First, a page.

+

Create your first list.

A way to share and manage lots.

  • "Visible things can be invisible. However, our powers of thought grasp both the visible and the invisible – and I make use of painting to render thoughts visible." ― René Magritte

     Brooklyn based Emily Mae Smith has been actively creating for the last two decades, but it is only in recent years that she has increasingly gained attention through a unique visual language in the form of a humble broom. A potent concoction incorporating pop culture, mythology and art history, through her works Smith serves a visual feast of glamour and whimsy, but the umami of the works lies in her commentary on gender, sexuality and representation.

     

    Dust

     

    Dust portrays a scene that was seemingly adapted from the iconic DreamWorks opening credits of a boy sitting on a crescent moon (see Robert Hunt, DreamWorks). In place of the boy is the artist’s signature avatar — an anthropomorphic broomstick figure inspired by the magic brooms from Disney’s Fantasia (1940), the figure sits atop of a crescent moon, its arm outstretched to catch the sparkling ‘dust’ of the night sky.

     

    Robert Hunt, Dreamworks
    Robert Hunt, DreamWorks

    A symbol of women oriented domestic labour, the broom is Smith’s unique tongue-in-cheek way of representing the female figure. Her whimsical character is a rebellious reinterpretation of the often sexualised and seductive curving forms that have been extensively documented through the predominantly male gaze of art history, breaking down that objectification through the personalisation of a literal everyday object:

    "The broom has become this really handy tool for me to work around the gendered connotations that you might get from painting the naked female figure. The broom is nude but you don’t really think about it." ― Emily Mae Smith

    Also bearing close resemblance to the paintbrush – the broom personifies the voice of a women artist, illustrating in a wider context Smith’s ideas of feminism, gender roles and women’s position in society. Utilising the classic image that has illuminated television and cinema screens worldwide, Dust channels the emotional power of childhood memories and nostalgia with a fresh feminist twist.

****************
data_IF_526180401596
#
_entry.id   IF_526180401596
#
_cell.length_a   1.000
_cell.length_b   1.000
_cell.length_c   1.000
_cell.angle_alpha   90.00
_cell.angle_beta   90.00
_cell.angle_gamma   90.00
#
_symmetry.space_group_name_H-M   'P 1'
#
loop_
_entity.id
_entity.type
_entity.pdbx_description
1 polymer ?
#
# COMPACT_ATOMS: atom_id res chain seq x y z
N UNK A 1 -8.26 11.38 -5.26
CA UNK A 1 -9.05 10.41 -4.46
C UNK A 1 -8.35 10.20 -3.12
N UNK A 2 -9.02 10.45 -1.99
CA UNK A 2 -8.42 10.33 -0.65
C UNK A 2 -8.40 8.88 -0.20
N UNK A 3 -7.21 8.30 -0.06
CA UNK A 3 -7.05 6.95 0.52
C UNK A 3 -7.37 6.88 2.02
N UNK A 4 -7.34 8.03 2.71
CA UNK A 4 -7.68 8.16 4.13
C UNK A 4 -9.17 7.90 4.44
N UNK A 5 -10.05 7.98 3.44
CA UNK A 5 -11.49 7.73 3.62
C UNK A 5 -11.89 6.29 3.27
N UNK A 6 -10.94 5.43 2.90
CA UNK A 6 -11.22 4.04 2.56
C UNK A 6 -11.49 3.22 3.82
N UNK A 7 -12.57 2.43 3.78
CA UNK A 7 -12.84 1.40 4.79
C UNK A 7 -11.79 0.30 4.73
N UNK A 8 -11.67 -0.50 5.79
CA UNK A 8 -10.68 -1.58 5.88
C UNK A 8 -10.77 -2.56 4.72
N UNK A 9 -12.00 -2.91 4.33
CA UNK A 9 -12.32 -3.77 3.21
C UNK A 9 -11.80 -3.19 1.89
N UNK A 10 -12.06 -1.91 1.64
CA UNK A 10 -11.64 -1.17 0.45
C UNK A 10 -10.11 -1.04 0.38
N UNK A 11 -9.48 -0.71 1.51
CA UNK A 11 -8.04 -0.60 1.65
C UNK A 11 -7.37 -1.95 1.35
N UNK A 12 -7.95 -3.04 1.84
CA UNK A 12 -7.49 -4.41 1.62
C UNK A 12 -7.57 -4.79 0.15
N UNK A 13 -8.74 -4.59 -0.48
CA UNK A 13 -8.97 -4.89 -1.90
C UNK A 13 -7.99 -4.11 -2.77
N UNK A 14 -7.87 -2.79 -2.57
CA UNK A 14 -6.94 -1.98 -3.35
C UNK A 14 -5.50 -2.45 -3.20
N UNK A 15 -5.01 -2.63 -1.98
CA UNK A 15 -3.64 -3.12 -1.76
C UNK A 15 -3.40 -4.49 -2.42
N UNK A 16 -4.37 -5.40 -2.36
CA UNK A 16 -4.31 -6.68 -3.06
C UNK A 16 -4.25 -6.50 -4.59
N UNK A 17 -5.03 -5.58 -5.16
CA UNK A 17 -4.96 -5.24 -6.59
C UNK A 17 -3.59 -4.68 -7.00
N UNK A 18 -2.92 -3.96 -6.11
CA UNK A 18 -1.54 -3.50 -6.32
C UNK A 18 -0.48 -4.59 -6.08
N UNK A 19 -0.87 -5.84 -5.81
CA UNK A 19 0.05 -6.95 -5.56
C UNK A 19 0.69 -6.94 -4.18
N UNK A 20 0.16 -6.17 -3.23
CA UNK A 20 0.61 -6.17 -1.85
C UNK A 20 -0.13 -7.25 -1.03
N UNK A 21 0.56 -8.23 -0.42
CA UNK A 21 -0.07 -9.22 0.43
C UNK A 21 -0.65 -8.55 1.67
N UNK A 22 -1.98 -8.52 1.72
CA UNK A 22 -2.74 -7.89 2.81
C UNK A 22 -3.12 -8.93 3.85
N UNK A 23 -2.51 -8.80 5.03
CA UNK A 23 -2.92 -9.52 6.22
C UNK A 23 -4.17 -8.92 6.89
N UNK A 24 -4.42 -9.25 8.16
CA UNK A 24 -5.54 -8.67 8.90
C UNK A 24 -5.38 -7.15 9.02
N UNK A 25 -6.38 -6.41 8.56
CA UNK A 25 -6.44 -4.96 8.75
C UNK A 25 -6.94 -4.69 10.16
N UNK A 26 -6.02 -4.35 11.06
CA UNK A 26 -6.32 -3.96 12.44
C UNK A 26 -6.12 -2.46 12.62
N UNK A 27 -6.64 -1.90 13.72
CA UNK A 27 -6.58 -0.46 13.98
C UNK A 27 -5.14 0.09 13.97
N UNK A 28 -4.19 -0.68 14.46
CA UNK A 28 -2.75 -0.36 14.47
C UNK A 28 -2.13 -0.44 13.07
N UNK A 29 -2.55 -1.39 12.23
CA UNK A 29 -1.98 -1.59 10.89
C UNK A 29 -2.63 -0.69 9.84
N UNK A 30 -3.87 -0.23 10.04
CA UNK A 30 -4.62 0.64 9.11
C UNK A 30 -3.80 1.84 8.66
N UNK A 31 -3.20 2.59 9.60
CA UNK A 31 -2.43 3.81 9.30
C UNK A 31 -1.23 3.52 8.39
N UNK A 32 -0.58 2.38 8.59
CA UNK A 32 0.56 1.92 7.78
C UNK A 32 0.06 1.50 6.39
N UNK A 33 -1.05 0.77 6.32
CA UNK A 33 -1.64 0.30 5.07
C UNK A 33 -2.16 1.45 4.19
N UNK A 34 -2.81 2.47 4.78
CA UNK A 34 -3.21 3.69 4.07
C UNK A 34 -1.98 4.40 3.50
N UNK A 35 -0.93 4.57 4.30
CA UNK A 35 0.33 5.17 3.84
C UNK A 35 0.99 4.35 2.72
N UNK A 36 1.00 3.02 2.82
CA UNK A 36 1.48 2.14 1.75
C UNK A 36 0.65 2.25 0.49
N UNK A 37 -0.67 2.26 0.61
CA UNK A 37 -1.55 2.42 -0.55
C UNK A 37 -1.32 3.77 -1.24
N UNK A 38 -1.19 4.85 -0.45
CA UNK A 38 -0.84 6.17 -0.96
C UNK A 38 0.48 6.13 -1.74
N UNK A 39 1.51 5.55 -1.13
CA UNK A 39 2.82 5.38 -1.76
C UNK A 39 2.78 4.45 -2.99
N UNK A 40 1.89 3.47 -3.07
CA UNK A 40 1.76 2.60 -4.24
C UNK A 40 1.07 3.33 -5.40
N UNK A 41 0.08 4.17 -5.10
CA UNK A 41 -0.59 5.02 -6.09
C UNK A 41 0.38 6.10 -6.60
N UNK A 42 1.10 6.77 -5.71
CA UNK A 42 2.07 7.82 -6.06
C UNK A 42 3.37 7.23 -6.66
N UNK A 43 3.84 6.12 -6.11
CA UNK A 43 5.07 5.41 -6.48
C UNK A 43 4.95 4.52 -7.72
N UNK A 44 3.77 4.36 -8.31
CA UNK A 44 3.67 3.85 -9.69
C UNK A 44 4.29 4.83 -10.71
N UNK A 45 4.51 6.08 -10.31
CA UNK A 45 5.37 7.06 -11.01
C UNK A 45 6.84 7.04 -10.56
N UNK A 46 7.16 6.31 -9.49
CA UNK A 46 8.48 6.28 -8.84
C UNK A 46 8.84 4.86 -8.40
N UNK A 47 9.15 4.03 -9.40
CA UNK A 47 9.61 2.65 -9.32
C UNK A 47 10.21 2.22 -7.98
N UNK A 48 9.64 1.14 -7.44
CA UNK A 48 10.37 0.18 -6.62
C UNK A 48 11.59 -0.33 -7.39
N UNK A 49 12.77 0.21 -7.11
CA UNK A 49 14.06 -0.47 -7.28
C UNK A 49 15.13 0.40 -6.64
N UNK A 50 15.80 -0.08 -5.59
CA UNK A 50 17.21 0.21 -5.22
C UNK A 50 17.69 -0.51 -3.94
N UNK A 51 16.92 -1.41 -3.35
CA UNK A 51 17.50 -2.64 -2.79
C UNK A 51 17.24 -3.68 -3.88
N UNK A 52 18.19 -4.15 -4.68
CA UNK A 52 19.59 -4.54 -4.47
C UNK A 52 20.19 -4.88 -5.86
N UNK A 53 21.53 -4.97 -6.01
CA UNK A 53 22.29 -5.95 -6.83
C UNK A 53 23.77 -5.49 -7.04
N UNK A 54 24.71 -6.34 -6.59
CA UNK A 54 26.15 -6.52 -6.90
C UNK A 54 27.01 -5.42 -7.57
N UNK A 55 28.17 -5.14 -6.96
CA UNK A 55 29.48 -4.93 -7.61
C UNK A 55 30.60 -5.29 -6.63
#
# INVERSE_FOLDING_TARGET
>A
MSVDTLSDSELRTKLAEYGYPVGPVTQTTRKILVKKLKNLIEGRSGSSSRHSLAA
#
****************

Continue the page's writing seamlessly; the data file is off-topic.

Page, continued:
Magic Brooms, Fantasia, Disney, 1940

     

    Elegantly framing her composition with flat silhouettes of wheat stalks, the painting’s idyllic landscape is undoubtedly influenced by Smith’s hometown in Texas. The saccharine colours of the night sky, the crescent moon floating over pink clouds are rendered in soft, smooth gradients, lending the work its dreamlike, Disney-esque appeal. A nod to René Magritte’s surrealist landscapes (see for example René Magritte, Sixteenth of September, 1956), beyond the surface of her luminous work Smith casts a disruptive spell and awakens her audiences to its underlying thoughts and ideas on deep rooted issues in female representation in contemporary culture and history.

     

    Rene Magritte, Sixteenth of September, 1956
    René Magritte, Sixteenth of September, 1956, Collection of Minneapolis Institute of Art.

    Collector’s Digest

     

    Emily Mae Smith has had solo exhibitions at the Consortium Museum, Dijon, France and the Wadsworth Atheneum Museum of Art, Hartford in Connecticut. The artist’s work is also included in the collection of the Whitney Museum of American Art in New York.

    • Provenance

      Mary Mary Gallery, Glasgow
      Acquired from the above by the present owner

2

Dust

2019
signed and dated 'Emily M Smith 2019' on the reverse
oil on linen
27.9 x 35.5 cm. (10 7/8 x 13 7/8 in.)
Painted in 2019.

Full Cataloguing

Estimate
HK$200,000 - 300,000 
€21,700-32,500
$25,600-38,500

Sold for HK$1,134,000

Contact Specialist

Charlotte Raybaud
Head of Evening Sale, 20th Century & Contemporary Art

20th Century & Contemporary Art Evening Sale in Association with Poly Auction

Hong Kong Auction 3 December 2020